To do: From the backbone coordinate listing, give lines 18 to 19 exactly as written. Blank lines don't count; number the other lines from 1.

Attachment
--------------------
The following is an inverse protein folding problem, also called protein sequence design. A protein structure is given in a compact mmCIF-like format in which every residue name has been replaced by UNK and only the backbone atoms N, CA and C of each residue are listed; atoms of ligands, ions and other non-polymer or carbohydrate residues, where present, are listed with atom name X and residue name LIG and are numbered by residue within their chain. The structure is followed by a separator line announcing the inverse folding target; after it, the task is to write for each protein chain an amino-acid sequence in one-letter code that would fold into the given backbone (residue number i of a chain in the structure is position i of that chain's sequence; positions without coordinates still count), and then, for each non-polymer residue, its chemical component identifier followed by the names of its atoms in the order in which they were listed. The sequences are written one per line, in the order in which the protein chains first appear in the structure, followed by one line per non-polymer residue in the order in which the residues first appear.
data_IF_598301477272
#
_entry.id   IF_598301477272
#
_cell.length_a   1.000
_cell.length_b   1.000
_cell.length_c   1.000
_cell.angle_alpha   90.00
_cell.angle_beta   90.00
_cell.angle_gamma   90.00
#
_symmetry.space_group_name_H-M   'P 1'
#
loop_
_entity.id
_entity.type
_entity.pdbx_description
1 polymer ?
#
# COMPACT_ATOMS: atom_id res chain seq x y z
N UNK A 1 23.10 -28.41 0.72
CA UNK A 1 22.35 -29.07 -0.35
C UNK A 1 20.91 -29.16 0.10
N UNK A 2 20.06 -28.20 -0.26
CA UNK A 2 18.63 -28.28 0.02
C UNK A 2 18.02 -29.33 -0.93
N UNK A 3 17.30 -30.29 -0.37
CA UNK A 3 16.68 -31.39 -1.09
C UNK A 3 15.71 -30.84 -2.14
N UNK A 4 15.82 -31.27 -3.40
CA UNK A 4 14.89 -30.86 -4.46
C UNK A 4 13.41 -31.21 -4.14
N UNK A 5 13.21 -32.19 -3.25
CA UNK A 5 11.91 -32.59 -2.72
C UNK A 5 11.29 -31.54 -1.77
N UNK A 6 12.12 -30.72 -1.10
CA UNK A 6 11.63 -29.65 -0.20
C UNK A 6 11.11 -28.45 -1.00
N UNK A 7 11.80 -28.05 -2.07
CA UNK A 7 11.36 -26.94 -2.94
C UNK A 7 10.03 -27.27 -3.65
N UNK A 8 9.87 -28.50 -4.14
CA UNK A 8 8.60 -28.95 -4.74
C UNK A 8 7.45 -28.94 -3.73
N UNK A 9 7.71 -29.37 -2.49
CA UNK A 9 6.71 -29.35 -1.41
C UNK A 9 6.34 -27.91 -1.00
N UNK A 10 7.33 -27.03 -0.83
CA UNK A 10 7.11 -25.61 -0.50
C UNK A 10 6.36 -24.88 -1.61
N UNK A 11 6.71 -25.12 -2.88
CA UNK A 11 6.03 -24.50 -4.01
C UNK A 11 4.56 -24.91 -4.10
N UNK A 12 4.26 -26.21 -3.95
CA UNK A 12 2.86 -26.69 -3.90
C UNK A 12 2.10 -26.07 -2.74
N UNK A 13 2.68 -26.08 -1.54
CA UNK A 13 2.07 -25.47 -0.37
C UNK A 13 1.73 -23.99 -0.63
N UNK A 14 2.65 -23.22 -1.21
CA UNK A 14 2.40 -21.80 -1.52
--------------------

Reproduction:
_entity.pdbx_description
1 polymer ?